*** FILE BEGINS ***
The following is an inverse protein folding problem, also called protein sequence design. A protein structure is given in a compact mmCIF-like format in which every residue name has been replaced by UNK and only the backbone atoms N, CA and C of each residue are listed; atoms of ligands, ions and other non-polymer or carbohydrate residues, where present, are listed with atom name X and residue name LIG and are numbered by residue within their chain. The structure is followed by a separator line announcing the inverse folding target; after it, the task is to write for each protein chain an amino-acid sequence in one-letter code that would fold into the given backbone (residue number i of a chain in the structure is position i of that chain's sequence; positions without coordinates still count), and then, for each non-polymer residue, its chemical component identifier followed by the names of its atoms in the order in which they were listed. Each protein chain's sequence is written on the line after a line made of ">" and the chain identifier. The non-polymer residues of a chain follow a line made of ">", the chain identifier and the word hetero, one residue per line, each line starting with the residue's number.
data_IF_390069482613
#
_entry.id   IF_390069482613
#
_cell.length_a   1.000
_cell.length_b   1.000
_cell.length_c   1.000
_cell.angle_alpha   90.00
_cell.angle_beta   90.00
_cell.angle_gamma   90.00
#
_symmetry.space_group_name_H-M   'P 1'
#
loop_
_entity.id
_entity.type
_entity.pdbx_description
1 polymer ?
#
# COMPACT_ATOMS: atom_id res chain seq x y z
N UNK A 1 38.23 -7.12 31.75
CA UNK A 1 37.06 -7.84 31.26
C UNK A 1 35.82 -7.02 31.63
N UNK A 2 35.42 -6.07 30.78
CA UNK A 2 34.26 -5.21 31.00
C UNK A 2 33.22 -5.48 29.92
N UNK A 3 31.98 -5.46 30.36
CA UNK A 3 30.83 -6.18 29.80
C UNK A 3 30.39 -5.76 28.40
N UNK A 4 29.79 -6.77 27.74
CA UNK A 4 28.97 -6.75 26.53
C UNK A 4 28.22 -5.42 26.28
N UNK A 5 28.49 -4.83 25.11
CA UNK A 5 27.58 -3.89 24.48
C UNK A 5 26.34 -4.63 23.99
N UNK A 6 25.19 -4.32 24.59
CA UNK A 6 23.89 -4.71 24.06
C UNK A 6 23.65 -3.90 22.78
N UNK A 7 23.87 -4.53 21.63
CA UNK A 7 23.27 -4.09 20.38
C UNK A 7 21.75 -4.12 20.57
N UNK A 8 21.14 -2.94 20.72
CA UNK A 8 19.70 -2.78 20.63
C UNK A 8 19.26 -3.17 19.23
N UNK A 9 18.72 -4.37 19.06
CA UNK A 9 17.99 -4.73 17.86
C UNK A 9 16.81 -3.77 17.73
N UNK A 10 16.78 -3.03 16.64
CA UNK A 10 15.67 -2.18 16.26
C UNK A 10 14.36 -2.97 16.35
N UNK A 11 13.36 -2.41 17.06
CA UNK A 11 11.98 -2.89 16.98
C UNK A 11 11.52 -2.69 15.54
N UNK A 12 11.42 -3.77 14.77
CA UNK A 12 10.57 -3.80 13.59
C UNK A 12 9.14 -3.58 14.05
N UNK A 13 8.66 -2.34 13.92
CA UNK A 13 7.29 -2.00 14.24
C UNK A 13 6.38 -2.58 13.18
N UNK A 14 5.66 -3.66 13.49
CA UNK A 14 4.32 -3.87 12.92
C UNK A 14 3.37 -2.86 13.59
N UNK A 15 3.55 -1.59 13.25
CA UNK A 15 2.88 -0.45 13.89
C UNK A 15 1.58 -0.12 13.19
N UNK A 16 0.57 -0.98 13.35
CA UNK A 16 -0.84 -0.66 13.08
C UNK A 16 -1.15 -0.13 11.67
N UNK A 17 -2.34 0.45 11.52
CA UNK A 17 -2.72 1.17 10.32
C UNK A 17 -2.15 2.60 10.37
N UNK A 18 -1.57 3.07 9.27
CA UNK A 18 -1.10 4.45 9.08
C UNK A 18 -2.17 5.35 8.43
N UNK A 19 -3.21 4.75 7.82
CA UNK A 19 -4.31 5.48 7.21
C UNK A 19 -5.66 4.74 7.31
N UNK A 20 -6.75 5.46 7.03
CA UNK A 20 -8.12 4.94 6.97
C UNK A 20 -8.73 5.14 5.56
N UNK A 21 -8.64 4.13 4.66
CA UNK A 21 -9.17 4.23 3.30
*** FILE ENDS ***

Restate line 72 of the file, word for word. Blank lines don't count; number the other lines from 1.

C UNK A 17 -2.15 2.60 10.37